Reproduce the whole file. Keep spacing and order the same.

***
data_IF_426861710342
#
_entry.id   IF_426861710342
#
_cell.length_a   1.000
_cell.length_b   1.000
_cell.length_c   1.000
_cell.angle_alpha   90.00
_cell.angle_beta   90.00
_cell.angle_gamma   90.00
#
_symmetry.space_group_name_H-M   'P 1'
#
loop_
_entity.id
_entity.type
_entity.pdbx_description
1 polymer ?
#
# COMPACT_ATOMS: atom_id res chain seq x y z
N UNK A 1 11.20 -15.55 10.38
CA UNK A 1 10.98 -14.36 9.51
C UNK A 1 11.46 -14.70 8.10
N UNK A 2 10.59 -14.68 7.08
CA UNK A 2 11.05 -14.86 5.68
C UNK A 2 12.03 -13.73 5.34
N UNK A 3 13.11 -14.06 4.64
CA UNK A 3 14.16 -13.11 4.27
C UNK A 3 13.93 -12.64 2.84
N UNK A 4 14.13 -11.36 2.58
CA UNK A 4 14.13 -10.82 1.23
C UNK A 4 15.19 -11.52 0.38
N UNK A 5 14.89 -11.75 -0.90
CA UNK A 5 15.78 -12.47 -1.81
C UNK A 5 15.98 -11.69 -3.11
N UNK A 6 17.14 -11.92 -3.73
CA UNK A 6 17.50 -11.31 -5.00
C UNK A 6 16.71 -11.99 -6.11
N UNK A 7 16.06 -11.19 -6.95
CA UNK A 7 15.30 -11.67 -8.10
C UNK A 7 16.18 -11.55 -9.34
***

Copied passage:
data_IF_426861710342
#
_entry.id   IF_426861710342
#
_cell.length_a   1.000
_cell.length_b   1.000
_cell.length_c   1.000
_cell.angle_alpha   90.00
_cell.angle_beta   90.00
_cell.angle_gamma   90.00
#
_symmetry.space_group_name_H-M   'P 1'
#
loop_
_entity.id
_entity.type
_entity.pdbx_description
1 polymer ?
#
# COMPACT_ATOMS: atom_id res chain seq x y z
N UNK A 1 11.20 -15.55 10.38
CA UNK A 1 10.98 -14.36 9.51
C UNK A 1 11.46 -14.70 8.10
N UNK A 2 10.59 -14.68 7.08
CA UNK A 2 11.05 -14.86 5.68
C UNK A 2 12.03 -13.73 5.34
N UNK A 3 13.11 -14.06 4.64
CA UNK A 3 14.16 -13.11 4.27
C UNK A 3 13.93 -12.64 2.84
N UNK A 4 14.13 -11.36 2.58
CA UNK A 4 14.13 -10.82 1.23
C UNK A 4 15.19 -11.52 0.38
N UNK A 5 14.89 -11.75 -0.90
CA UNK A 5 15.78 -12.47 -1.81
C UNK A 5 15.98 -11.69 -3.11
N UNK A 6 17.14 -11.92 -3.73
CA UNK A 6 17.50 -11.31 -5.00
C UNK A 6 16.71 -11.99 -6.11
N UNK A 7 16.06 -11.19 -6.95
CA UNK A 7 15.30 -11.67 -8.10
C UNK A 7 16.18 -11.55 -9.34